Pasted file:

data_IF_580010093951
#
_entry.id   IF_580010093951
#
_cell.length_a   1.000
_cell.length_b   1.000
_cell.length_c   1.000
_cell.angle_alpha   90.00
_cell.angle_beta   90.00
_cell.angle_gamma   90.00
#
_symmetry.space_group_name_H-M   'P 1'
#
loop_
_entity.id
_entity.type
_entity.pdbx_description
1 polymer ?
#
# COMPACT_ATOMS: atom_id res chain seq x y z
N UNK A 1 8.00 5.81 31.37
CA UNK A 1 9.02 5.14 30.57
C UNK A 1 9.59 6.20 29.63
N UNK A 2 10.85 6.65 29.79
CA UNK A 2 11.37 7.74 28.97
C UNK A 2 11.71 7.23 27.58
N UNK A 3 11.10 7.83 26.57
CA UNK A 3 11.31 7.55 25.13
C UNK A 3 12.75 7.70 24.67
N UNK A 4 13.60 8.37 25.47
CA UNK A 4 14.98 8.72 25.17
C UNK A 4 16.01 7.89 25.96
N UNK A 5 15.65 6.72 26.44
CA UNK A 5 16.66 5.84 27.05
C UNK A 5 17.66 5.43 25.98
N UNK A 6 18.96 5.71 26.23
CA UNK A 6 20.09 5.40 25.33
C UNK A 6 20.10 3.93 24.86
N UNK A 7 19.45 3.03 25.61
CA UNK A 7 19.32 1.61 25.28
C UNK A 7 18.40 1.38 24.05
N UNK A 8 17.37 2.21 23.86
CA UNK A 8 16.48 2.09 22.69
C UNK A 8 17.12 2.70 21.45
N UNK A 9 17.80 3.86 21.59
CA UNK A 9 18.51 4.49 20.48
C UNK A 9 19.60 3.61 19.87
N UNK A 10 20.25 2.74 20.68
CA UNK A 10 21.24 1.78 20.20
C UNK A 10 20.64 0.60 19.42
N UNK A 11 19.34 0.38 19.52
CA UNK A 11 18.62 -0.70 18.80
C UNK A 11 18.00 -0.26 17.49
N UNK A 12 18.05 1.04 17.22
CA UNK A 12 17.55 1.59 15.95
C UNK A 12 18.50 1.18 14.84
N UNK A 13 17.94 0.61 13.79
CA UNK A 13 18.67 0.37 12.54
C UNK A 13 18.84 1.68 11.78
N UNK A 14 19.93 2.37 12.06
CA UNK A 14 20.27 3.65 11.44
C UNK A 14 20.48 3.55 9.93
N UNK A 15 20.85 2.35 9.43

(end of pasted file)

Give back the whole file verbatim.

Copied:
data_IF_580010093951
#
_entry.id   IF_580010093951
#
_cell.length_a   1.000
_cell.length_b   1.000
_cell.length_c   1.000
_cell.angle_alpha   90.00
_cell.angle_beta   90.00
_cell.angle_gamma   90.00
#
_symmetry.space_group_name_H-M   'P 1'
#
loop_
_entity.id
_entity.type
_entity.pdbx_description
1 polymer ?
#
# COMPACT_ATOMS: atom_id res chain seq x y z
N UNK A 1 8.00 5.81 31.37
CA UNK A 1 9.02 5.14 30.57
C UNK A 1 9.59 6.20 29.63
N UNK A 2 10.85 6.65 29.79
CA UNK A 2 11.37 7.74 28.97
C UNK A 2 11.71 7.23 27.58
N UNK A 3 11.10 7.83 26.57
CA UNK A 3 11.31 7.55 25.13
C UNK A 3 12.75 7.70 24.67
N UNK A 4 13.60 8.37 25.47
CA UNK A 4 14.98 8.72 25.17
C UNK A 4 16.01 7.89 25.96
N UNK A 5 15.65 6.72 26.44
CA UNK A 5 16.66 5.84 27.05
C UNK A 5 17.66 5.43 25.98
N UNK A 6 18.96 5.71 26.23
CA UNK A 6 20.09 5.40 25.33
C UNK A 6 20.10 3.93 24.86
N UNK A 7 19.45 3.03 25.61
CA UNK A 7 19.32 1.61 25.28
C UNK A 7 18.40 1.38 24.05
N UNK A 8 17.37 2.21 23.86
CA UNK A 8 16.48 2.09 22.69
C UNK A 8 17.12 2.70 21.45
N UNK A 9 17.80 3.86 21.59
CA UNK A 9 18.51 4.49 20.48
C UNK A 9 19.60 3.61 19.87
N UNK A 10 20.25 2.74 20.68
CA UNK A 10 21.24 1.78 20.20
C UNK A 10 20.64 0.60 19.42
N UNK A 11 19.34 0.38 19.52
CA UNK A 11 18.62 -0.70 18.80
C UNK A 11 18.00 -0.26 17.49
N UNK A 12 18.05 1.04 17.22
CA UNK A 12 17.55 1.59 15.95
C UNK A 12 18.50 1.18 14.84
N UNK A 13 17.94 0.61 13.79
CA UNK A 13 18.67 0.37 12.54
C UNK A 13 18.84 1.68 11.78
N UNK A 14 19.93 2.37 12.06
CA UNK A 14 20.27 3.65 11.44
C UNK A 14 20.48 3.55 9.93
N UNK A 15 20.85 2.35 9.43